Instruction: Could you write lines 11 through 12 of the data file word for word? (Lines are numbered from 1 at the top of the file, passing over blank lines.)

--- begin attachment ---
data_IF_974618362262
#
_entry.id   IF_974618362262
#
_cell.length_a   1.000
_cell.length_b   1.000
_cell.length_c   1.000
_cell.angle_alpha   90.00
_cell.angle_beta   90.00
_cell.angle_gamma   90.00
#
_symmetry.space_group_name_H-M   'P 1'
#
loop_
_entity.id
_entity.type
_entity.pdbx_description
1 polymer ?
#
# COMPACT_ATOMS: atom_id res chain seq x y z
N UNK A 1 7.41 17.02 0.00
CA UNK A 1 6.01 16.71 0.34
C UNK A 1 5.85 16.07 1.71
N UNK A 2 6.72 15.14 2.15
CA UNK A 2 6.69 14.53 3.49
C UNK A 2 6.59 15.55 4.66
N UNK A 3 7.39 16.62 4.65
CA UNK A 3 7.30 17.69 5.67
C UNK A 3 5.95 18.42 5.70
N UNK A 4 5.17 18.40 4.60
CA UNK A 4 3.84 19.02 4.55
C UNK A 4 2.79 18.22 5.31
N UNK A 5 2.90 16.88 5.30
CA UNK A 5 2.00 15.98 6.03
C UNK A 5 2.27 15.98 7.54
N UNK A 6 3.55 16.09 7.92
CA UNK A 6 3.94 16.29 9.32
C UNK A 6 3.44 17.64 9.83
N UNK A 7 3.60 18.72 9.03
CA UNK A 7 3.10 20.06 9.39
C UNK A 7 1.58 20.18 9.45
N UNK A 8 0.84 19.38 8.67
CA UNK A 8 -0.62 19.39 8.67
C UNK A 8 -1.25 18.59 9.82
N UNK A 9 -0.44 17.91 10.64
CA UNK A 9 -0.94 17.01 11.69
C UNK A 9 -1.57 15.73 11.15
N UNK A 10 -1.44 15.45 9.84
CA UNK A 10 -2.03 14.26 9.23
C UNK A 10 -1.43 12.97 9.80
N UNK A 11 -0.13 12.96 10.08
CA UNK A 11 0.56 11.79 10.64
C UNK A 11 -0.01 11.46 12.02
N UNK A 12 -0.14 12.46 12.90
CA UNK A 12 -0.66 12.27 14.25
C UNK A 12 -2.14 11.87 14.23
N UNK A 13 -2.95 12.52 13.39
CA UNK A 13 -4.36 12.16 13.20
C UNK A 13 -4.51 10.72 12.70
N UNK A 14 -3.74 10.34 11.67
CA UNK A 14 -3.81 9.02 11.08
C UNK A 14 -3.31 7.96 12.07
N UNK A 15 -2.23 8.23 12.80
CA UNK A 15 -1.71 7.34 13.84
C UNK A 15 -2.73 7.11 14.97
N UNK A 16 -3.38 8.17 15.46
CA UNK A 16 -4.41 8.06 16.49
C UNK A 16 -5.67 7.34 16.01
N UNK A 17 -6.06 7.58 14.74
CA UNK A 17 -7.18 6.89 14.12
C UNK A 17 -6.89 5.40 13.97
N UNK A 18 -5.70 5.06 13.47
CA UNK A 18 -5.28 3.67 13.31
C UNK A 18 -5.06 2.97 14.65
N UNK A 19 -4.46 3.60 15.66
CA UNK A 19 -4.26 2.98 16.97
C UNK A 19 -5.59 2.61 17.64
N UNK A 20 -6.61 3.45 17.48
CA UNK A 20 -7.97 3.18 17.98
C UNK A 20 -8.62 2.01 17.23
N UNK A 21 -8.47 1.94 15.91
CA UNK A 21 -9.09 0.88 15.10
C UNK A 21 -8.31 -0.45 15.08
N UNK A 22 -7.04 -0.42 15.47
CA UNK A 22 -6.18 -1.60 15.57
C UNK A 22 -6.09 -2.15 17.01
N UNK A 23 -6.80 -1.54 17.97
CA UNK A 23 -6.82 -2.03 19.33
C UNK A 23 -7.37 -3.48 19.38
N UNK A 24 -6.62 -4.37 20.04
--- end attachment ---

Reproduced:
#
_symmetry.space_group_name_H-M   'P 1'